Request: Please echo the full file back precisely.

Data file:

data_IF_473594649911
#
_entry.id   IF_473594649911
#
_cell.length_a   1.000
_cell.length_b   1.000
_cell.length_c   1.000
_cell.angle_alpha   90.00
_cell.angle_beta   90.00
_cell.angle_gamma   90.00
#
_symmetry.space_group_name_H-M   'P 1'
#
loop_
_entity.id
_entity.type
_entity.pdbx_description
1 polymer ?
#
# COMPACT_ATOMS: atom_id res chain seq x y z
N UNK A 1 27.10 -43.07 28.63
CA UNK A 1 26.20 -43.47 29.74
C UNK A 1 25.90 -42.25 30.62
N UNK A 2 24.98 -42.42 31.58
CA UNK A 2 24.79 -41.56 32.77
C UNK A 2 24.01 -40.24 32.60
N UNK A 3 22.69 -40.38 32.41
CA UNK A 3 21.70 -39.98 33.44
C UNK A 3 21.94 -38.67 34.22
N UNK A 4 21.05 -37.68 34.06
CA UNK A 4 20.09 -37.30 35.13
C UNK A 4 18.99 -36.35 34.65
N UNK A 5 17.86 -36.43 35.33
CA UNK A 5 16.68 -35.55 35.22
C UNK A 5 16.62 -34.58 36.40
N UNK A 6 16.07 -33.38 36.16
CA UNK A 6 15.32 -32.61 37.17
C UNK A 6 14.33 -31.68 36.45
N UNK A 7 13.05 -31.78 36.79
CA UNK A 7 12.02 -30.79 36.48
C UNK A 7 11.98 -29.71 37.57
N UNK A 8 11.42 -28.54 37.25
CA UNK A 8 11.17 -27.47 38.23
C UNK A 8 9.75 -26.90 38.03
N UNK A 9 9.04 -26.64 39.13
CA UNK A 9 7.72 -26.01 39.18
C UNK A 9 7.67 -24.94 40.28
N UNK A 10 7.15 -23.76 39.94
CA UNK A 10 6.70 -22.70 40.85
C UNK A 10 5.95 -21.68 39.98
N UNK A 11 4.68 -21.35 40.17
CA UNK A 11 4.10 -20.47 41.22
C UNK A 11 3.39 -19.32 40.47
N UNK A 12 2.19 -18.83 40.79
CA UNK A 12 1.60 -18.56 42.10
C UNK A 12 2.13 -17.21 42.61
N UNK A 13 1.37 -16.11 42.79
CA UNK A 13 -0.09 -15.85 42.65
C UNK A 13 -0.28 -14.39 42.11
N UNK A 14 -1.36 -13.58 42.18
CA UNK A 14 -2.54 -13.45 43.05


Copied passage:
data_IF_473594649911
#
_entry.id   IF_473594649911
#
_cell.length_a   1.000
_cell.length_b   1.000
_cell.length_c   1.000
_cell.angle_alpha   90.00
_cell.angle_beta   90.00
_cell.angle_gamma   90.00
#
_symmetry.space_group_name_H-M   'P 1'
#
loop_
_entity.id
_entity.type
_entity.pdbx_description
1 polymer ?
#
# COMPACT_ATOMS: atom_id res chain seq x y z
N UNK A 1 27.10 -43.07 28.63
CA UNK A 1 26.20 -43.47 29.74
C UNK A 1 25.90 -42.25 30.62
N UNK A 2 24.98 -42.42 31.58
CA UNK A 2 24.79 -41.56 32.77
C UNK A 2 24.01 -40.24 32.60
N UNK A 3 22.69 -40.38 32.41
CA UNK A 3 21.70 -39.98 33.44
C UNK A 3 21.94 -38.67 34.22
N UNK A 4 21.05 -37.68 34.06
CA UNK A 4 20.09 -37.30 35.13
C UNK A 4 18.99 -36.35 34.65
N UNK A 5 17.86 -36.43 35.33
CA UNK A 5 16.68 -35.55 35.22
C UNK A 5 16.62 -34.58 36.40
N UNK A 6 16.07 -33.38 36.16
CA UNK A 6 15.32 -32.61 37.17
C UNK A 6 14.33 -31.68 36.45
N UNK A 7 13.05 -31.78 36.79
CA UNK A 7 12.02 -30.79 36.48
C UNK A 7 11.98 -29.71 37.57
N UNK A 8 11.42 -28.54 37.25
CA UNK A 8 11.17 -27.47 38.23
C UNK A 8 9.75 -26.90 38.03
N UNK A 9 9.04 -26.64 39.13
CA UNK A 9 7.72 -26.01 39.18
C UNK A 9 7.67 -24.94 40.28
N UNK A 10 7.15 -23.76 39.94
CA UNK A 10 6.70 -22.70 40.85
C UNK A 10 5.95 -21.68 39.98
N UNK A 11 4.68 -21.35 40.17
CA UNK A 11 4.10 -20.47 41.22
C UNK A 11 3.39 -19.32 40.47
N UNK A 12 2.19 -18.83 40.79
CA UNK A 12 1.60 -18.56 42.10
C UNK A 12 2.13 -17.21 42.61
N UNK A 13 1.37 -16.11 42.79
CA UNK A 13 -0.09 -15.85 42.65
C UNK A 13 -0.28 -14.39 42.11
N UNK A 14 -1.36 -13.58 42.18
CA UNK A 14 -2.54 -13.45 43.05